I do not think it is good to make any radical changes at this point. Keep things as is, focus on stability and getting a great Haiku release out. IF for some reason some change has to be done, I’d rather recommend to focus on the next big major release, rather than the current procedure which, IMO, should go for stability and usability, rather than major innovation.

You want many people to use Haiku in the first place, so focus on this part first. It’ll be the better option in the long run.

cb88 wrote:

I mean if you actually want things to be better, you have to do that sort of work to prove it to yourself
as you go along, otherwise you could make changes that cause serious performance regressions and
not know it until you’ve wasted far more time than you would have building the test app to begin with.

Agreed. Things shouldn’t get worse from beta -> to stable release. :slight_smile:


You know the uvcwebcam driver should probably just be included in the nightlies as long as it doesn’t outright crash the system… letting it rot in the repo hasn’t helped it in the past years.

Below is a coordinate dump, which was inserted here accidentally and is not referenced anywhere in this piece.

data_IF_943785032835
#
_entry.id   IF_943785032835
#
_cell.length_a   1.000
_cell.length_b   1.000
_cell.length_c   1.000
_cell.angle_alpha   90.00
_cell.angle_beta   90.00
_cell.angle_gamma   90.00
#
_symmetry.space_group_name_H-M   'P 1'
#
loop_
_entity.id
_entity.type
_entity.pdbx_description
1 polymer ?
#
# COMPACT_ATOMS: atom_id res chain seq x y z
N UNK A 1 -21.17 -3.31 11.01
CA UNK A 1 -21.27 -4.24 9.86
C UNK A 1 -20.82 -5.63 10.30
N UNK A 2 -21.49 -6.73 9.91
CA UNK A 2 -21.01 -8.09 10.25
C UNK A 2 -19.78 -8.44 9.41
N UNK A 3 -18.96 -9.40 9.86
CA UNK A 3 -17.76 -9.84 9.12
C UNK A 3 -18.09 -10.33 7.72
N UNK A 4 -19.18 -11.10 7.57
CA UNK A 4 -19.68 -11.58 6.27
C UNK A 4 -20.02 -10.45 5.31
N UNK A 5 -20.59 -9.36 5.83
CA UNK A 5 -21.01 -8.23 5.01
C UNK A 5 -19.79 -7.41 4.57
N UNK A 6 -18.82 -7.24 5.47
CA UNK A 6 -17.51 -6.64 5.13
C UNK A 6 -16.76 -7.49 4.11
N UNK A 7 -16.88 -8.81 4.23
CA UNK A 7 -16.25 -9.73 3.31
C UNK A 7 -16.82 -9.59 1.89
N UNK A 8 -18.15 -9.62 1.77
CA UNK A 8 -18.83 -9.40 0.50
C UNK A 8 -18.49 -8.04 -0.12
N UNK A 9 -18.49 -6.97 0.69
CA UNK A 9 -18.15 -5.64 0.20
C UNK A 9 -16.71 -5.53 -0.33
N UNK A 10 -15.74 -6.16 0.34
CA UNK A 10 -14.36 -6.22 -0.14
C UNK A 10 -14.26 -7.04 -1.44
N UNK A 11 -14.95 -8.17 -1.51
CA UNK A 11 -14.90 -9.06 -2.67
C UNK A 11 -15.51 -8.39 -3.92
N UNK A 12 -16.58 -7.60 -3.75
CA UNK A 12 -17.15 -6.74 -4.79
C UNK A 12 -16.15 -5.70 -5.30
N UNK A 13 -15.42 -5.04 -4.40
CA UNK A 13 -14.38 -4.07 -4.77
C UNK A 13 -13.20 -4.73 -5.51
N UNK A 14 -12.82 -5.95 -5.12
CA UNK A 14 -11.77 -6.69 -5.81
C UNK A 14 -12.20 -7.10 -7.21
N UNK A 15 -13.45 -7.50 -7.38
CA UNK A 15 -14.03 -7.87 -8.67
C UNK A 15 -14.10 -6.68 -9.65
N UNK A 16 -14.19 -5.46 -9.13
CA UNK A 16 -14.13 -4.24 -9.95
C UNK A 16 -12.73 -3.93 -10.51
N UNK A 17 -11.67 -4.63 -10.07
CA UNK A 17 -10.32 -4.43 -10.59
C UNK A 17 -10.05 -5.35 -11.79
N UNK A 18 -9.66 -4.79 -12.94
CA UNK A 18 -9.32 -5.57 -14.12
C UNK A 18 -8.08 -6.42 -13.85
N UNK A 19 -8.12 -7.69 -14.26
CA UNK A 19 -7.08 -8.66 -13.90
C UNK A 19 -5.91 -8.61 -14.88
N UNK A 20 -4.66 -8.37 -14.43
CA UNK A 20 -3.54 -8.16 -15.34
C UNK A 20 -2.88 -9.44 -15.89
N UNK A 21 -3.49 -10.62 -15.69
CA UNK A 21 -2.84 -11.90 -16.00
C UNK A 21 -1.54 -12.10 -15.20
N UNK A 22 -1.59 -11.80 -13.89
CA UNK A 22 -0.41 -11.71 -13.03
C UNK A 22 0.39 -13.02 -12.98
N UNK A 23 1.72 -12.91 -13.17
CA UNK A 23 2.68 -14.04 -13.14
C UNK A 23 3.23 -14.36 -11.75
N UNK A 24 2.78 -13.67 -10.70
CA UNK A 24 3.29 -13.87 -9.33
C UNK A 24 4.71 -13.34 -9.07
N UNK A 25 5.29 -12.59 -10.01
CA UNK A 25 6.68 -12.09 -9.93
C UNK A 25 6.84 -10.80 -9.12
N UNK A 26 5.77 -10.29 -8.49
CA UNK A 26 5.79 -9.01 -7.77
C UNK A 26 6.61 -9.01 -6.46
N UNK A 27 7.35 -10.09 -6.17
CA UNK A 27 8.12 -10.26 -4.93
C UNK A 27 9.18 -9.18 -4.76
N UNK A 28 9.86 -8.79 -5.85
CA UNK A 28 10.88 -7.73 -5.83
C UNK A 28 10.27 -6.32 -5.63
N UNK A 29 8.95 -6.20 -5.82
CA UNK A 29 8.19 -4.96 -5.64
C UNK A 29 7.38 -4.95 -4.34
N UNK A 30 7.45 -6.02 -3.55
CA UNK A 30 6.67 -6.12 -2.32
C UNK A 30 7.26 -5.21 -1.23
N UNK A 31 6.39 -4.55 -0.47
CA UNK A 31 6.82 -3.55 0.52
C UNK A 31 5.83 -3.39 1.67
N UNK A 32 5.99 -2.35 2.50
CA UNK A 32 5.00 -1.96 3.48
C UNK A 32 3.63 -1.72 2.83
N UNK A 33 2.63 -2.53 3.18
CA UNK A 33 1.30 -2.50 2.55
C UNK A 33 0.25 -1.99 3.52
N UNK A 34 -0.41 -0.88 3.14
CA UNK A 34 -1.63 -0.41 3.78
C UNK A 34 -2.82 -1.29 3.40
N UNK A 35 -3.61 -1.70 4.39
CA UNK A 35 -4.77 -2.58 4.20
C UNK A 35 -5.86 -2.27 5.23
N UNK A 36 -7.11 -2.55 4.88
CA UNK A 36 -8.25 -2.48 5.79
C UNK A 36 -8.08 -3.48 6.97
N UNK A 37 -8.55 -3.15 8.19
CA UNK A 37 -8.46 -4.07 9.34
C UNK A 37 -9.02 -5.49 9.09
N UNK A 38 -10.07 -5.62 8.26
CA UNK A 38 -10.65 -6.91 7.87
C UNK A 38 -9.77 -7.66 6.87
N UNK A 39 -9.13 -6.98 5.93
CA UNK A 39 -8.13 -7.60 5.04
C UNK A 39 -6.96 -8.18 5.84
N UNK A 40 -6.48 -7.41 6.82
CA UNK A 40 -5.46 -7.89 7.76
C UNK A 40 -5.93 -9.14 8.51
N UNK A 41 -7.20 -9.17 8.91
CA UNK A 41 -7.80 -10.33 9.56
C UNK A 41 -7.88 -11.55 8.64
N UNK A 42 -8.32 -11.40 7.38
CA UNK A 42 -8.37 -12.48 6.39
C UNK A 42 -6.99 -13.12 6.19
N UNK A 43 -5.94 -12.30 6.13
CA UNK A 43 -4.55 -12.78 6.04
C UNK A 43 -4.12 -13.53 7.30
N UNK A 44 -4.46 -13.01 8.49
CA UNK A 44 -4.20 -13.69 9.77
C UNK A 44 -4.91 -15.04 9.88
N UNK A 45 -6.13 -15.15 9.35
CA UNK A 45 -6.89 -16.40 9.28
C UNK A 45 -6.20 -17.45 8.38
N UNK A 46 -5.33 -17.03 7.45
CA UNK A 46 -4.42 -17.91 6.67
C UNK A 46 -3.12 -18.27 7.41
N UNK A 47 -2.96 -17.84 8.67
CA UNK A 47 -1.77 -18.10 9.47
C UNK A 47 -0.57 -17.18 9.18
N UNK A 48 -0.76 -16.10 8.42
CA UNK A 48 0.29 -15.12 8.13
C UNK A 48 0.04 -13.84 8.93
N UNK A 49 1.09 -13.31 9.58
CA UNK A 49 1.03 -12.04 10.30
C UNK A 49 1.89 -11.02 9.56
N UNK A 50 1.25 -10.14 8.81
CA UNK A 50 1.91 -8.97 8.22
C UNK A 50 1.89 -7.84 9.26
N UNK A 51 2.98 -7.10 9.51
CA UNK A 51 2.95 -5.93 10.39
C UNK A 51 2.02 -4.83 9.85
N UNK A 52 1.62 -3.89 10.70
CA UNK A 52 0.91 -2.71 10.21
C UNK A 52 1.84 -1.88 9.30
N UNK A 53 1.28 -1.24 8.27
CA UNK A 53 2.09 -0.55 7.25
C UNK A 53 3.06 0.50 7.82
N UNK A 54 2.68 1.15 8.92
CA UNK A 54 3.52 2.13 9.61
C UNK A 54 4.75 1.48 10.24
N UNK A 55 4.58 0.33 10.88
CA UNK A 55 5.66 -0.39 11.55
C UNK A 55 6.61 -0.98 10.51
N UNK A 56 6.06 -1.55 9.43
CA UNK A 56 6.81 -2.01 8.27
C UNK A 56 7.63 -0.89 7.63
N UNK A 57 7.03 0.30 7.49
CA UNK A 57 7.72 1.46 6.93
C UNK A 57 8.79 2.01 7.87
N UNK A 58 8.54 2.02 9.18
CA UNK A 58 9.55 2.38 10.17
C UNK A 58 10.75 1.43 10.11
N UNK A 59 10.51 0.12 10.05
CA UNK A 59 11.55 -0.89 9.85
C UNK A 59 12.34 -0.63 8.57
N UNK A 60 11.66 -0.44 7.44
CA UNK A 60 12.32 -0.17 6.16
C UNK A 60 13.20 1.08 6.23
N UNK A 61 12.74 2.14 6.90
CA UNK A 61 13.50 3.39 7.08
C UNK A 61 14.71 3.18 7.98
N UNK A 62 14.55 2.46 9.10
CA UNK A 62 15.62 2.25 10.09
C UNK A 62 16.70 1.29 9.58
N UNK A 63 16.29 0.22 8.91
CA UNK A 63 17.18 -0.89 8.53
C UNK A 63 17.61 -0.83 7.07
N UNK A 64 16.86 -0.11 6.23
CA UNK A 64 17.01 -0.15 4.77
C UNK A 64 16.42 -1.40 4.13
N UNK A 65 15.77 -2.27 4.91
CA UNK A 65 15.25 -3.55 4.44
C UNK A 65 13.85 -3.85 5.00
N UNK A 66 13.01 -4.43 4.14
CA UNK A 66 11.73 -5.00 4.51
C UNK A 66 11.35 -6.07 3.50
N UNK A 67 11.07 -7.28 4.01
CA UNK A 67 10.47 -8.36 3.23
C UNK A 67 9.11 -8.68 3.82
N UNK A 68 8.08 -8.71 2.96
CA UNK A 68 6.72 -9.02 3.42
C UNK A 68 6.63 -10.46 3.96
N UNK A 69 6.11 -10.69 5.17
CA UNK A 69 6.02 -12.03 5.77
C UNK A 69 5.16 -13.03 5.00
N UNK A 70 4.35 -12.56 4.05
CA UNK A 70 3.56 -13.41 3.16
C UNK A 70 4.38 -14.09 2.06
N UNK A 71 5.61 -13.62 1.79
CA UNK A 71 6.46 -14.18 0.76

It’s harder for people notice and fix things if they don’t know they are there and just broken.


It won’t work; it needs isochronous support in the USB stack which is also not implemented. Same for the usb_audio driver.


Oh, for some reason I thought that was done.


<< Trying to fix some. Ported a test version of node, upgraded python recipe for 2.7, working on golang 1.4bootstrap right now (1.3 works tho) to bootstrap latest version. Dev software needs some love.

To the general Haiku pro’s here: I was unable to work with the following non-dev user setup:

Haiku RC1B1 64 bits, booted from usb (3.0 stick, usb2.0 port).
Plugged 1tb external hard drive (3.0, usb2.0 port), partition is NTFS, mounted R/W ok.